Louisiana joins lawsuit against Obama administration over transgender bathrooms

Louisiana joins lawsuit against Obama administration over transgender bathrooms

BATON ROUGE, LA (WVUE) - Louisiana Attorney General Jeff Landry calls President Barack Obama's transgender bathroom policy an overreach of government, as LGBT supporters speak out.

Attorney Ryan Delaney spends his days fighting for the rights of the LGBT community.

"Ten years ago, we would've never thought we'd have same-sex marriage here in Louisiana, and here we are in 2016 and we have marriage equality, and now the next forefront is transgender equality," Delaney said.

Earlier this month, President Obama sent a letter to every state advising them to allow transgender students to use the bathroom or locker room that matches their gender identity. While Delaney and others applauded the move, Landry quickly took action against it.

"The president's guidance letter is unconstitutional and is an improper overreach," he said.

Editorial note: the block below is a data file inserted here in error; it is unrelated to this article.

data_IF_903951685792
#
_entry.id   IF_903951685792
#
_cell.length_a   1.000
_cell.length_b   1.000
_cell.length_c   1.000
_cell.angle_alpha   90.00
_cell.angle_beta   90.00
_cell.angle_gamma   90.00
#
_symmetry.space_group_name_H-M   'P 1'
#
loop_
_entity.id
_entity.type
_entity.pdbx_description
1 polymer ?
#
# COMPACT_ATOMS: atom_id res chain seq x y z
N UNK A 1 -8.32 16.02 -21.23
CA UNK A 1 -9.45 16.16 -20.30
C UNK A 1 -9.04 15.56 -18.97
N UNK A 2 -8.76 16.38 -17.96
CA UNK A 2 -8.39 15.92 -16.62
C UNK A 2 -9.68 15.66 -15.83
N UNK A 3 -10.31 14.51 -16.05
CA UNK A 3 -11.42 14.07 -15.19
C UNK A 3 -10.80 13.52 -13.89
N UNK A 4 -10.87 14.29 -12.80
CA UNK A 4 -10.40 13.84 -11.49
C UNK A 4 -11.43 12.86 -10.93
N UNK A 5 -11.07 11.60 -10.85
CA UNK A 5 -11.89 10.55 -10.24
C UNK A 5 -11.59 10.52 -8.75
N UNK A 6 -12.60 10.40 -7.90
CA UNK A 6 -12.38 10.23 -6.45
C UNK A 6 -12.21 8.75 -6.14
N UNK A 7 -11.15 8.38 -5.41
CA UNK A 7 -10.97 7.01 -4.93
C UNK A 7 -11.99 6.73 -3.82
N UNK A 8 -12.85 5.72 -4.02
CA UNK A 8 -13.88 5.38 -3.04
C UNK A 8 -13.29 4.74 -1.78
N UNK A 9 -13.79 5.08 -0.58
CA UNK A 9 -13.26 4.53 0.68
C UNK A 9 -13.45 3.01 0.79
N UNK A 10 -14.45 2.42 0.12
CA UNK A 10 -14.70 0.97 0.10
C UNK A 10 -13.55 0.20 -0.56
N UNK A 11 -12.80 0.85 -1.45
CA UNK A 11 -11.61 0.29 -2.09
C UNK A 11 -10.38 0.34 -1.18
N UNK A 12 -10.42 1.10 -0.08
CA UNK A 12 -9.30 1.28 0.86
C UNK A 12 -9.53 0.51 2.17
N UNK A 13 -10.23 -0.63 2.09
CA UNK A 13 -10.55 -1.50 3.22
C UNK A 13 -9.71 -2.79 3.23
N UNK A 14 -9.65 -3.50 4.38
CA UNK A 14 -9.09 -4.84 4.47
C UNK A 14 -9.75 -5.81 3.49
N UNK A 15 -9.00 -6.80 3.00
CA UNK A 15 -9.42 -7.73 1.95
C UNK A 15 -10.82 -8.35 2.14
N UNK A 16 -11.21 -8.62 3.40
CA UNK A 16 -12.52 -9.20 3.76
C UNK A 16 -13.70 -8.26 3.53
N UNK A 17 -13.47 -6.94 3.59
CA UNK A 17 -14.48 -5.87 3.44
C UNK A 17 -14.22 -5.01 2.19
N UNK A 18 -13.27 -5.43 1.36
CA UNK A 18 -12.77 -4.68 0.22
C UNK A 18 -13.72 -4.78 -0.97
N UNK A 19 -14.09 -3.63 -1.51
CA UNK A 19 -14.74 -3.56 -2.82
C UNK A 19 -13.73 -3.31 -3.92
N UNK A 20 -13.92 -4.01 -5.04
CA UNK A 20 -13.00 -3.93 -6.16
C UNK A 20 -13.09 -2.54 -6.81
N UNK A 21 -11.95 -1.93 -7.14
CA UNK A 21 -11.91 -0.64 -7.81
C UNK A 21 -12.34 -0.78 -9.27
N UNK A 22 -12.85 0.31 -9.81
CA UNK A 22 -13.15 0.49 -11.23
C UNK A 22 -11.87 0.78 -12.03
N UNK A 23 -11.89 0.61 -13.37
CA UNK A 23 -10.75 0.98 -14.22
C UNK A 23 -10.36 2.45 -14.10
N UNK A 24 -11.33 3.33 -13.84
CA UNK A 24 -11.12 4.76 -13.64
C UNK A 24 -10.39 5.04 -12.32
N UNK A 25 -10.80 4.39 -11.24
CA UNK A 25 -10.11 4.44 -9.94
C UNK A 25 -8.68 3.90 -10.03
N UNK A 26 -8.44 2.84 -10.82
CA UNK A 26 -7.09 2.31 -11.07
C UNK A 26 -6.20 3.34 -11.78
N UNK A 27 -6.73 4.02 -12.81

Louisiana joined 10 other states filing a lawsuit against the Obama administration.

"This lawsuit is designed, really, to make it more difficult for transgender people," said Marjorie Esman, head of the local chapter of the ACLU.

Landry points to money as one of the reasons for the suit.

"This fiscal cost of implementing the president's order could be to the tune of hundreds of millions of dollars, so we would basically be paying hundreds of millions of dollars on new toilets instead of new textbooks," he said.

Other states are seeing backlash because of their handling of transgender issues. In North Carolina, several big-name performers canceled concerts over the state's law that requires transgender people to use the bathroom that corresponds to the sex on their birth certificate. Landry said that's not a concern for him.

"The vast majority of Louisianans are more interested in the safety of their children rather than going to a concert," Landry said.

But for people who understand what transgender really means, like Ryan Delaney, he says this is setting the LGBT community back and hurting Louisiana's reputation in the process.

"If the Attorney General would just take a step back and just try to understand what it means to be transgender, and base his decision on that, I think he would come to a different conclusion," Delaney said.

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